Last week, Oregon St. Athletic Director Bob DeCarolis referred to something the ticket office is referring to as an "amnesty" program in his periodic report to Beaver Nation, but did not explain what it entailed.
Today, the details were explained. The term "amnesty" is totally misleading. It could be of real value to you, however, if you have been partnering with someone on the purchase of season tickets for football, basketball, or baseball.
As DeCarolis explains in his statement, season tickets bought as a package are all in the name of one person, and the accrued time in the program, and priority for access to tickets when demand exceeds supply, like some bowl games, can not normally be transferred except to family members, usually in the case of death, and such.
Yet many groups like to get their tickets as a single purchase, in order to keep the group together. This can be of considerable significance, as anyone who has been the recipient of randomly distributed tickets to road games can attest.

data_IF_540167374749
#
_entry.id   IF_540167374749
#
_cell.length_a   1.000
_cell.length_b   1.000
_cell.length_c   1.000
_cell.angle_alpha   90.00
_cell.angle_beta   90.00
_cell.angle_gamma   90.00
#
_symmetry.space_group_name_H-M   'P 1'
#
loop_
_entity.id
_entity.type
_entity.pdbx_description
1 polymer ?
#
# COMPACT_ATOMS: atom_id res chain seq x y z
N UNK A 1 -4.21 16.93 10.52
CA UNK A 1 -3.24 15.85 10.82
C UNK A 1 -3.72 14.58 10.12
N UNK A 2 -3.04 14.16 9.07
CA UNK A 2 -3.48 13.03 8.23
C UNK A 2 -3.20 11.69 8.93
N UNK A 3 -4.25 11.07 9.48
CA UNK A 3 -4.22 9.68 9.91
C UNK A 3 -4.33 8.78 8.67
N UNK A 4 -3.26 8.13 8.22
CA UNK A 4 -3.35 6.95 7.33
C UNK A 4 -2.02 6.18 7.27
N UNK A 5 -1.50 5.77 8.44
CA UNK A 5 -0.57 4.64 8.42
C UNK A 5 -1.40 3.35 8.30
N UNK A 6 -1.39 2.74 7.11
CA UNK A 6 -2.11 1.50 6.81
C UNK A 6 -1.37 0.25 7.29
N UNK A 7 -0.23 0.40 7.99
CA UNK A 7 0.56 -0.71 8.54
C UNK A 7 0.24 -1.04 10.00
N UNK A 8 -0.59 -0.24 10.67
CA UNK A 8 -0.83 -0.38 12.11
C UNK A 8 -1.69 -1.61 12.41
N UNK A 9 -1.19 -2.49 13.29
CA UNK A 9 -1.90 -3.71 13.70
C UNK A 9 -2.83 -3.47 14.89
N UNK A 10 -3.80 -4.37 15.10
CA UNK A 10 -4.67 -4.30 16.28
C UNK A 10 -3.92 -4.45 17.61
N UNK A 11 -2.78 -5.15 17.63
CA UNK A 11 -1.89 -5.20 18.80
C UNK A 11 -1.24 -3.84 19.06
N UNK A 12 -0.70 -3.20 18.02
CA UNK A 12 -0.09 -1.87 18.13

Under the "amnesty" program, which is really just an access to what you have already been paying for program, pre-existing partners in these ticket purchasing programs, with some exceptions, can establish their own accounts, and leap-frog others who came later, but already have their own accounts, in the process.
It's a step in the right direction toward modernizing the archaic ticketing process in place at Oregon St., albeit a small one.
It's still unclear how buying tickets has somehow been an act of wrong-doing, necessitating "amnesty" though.